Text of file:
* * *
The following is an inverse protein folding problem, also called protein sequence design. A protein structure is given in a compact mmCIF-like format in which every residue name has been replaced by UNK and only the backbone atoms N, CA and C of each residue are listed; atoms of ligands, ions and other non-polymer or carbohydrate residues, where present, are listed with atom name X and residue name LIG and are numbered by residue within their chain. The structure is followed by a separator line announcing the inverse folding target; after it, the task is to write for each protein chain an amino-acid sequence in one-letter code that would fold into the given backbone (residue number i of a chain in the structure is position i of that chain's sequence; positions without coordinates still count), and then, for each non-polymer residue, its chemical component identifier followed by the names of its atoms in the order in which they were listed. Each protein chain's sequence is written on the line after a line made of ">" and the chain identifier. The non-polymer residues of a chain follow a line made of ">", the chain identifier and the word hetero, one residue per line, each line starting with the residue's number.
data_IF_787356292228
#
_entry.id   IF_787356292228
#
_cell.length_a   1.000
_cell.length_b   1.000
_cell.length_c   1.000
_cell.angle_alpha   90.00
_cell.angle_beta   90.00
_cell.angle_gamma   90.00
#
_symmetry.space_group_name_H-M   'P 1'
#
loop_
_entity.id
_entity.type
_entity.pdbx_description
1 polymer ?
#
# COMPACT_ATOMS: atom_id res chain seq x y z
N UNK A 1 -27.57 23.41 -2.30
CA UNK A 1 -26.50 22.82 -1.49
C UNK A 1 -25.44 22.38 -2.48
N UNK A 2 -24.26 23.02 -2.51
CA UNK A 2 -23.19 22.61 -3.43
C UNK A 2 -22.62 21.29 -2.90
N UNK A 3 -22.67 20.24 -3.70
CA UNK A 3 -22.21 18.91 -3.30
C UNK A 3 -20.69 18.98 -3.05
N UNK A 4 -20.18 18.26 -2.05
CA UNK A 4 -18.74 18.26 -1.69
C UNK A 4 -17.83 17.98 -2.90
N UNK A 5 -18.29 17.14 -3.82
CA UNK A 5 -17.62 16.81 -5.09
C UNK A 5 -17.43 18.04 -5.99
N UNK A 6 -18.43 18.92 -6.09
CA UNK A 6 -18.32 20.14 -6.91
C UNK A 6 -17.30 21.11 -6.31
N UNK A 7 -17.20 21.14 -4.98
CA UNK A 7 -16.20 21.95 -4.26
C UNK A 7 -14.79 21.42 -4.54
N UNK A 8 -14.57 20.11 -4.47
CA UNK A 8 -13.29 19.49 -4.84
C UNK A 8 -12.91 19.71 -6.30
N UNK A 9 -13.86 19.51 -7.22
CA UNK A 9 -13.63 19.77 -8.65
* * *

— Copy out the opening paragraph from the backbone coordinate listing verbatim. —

The following is an inverse protein folding problem, also called protein sequence design. A protein structure is given in a compact mmCIF-like format in which every residue name has been replaced by UNK and only the backbone atoms N, CA and C of each residue are listed; atoms of ligands, ions and other non-polymer or carbohydrate residues, where present, are listed with atom name X and residue name LIG and are numbered by residue within their chain. The structure is followed by a separator line announcing the inverse folding target; after it, the task is to write for each protein chain an amino-acid sequence in one-letter code that would fold into the given backbone (residue number i of a chain in the structure is position i of that chain's sequence; positions without coordinates still count), and then, for each non-polymer residue, its chemical component identifier followed by the names of its atoms in the order in which they were listed. Each protein chain's sequence is written on the line after a line made of ">" and the chain identifier. The non-polymer residues of a chain follow a line made of ">", the chain identifier and the word hetero, one residue per line, each line starting with the residue's number.